While many were adapting quickly, building their own e-commerce options, or taking advantage of pre-existing models available through industry groups, it was difficult to move into the function of a de facto warehouse during a pandemic store closure, Ineson said. They needed to be quick on their feet and open to adapting their business models while taking much of the personal connection their industry is known for.

Those who only had a rudimentary or no e-commerce option at all were given the task of developing and maturing their systems. Those who already had sophisticated online shopping options have tuned in to this side of their business.

Bookshop.org was launched in January 2020 and works with bookstore partners to help them fulfill orders directly through virtual storefronts. According to the website, bookstores get 30% of the retail price of the book sales they generate through the website without having to worry about the backend businesses like warehousing and shipping. Second, Bookshop.org puts 10% of its regular sales in a money pool that it splits up and then pays out to its independent bookstores twice a year.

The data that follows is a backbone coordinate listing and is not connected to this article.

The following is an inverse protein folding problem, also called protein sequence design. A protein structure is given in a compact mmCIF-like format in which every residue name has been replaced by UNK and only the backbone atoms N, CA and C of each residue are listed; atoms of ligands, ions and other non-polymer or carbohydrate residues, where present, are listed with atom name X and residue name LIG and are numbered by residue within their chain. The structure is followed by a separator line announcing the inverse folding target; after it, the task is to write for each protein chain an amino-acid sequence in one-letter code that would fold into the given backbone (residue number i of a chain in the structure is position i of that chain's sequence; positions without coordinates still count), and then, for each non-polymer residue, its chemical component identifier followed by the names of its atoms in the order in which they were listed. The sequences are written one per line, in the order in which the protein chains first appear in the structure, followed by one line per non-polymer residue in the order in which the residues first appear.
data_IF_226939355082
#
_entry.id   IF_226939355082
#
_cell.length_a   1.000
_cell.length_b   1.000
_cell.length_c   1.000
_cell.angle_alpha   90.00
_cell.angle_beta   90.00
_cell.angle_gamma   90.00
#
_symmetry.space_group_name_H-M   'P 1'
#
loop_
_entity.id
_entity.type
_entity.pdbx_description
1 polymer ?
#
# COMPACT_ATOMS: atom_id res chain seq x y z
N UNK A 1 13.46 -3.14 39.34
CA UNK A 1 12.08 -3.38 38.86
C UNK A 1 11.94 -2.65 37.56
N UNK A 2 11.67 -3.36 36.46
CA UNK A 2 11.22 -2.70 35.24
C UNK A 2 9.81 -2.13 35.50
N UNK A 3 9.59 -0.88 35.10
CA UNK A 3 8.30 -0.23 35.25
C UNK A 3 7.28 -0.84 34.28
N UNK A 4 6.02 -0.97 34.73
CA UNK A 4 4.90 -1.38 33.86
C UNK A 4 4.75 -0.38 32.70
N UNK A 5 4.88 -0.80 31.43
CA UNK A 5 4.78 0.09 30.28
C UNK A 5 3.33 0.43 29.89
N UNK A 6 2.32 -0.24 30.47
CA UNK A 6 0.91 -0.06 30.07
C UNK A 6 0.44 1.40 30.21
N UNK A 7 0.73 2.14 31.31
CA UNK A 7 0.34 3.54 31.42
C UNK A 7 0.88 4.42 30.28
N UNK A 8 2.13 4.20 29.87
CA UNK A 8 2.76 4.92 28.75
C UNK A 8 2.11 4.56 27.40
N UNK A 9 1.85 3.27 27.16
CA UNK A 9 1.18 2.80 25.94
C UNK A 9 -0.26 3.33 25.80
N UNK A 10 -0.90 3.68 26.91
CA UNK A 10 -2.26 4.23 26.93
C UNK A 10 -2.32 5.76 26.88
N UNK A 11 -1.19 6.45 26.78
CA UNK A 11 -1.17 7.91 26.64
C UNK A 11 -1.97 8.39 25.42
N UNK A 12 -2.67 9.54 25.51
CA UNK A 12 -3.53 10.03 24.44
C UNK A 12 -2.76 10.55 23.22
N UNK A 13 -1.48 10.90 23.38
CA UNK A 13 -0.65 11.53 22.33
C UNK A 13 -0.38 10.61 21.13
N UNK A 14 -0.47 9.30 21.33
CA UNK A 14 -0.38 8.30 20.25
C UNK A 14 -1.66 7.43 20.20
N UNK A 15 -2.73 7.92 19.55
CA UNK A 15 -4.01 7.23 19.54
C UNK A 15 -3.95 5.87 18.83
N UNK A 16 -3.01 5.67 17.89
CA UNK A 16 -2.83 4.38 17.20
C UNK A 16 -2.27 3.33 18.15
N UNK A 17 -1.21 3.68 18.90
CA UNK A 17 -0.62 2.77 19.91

Bookstores in central Massachusetts have jumped on the bookshop bandwagon, including both Word on the Street and The Silver Unicorn. While neither of them has overly hyped their affiliations and individual store fronts, both store owners said the biannual payout was a huge benefit of working with the online retailer.

While local businesses in central Massachusetts and beyond have been tasked with overcoming these pandemic-induced hurdles, the independent bookstore market in the region has so far thrived on the other side.

Photo | Courtesy The Silver Unicorn

The Silver Unicorn in Acton has expanded its customer base in the wake of the coronavirus pandemic.

“I thought about the early pandemic that we would see stores closings in New England, and we actually did, but you can count them on one hand and you still have fingers left,” Ineson said.

Despite the challenges posed by online competitors, let alone a pandemic, the industry seems to be breaking into a new chapter.

“The overall trend over the past 20 years, yes, the number of independent bookstores in New England has been declining,” Ineson said. “But the general trend over the past eight years is that the number of independent businesses has increased every year.”

Membership at NEIBA, she said, has risen consistently for almost a decade. This is in line with major industry trends across the country.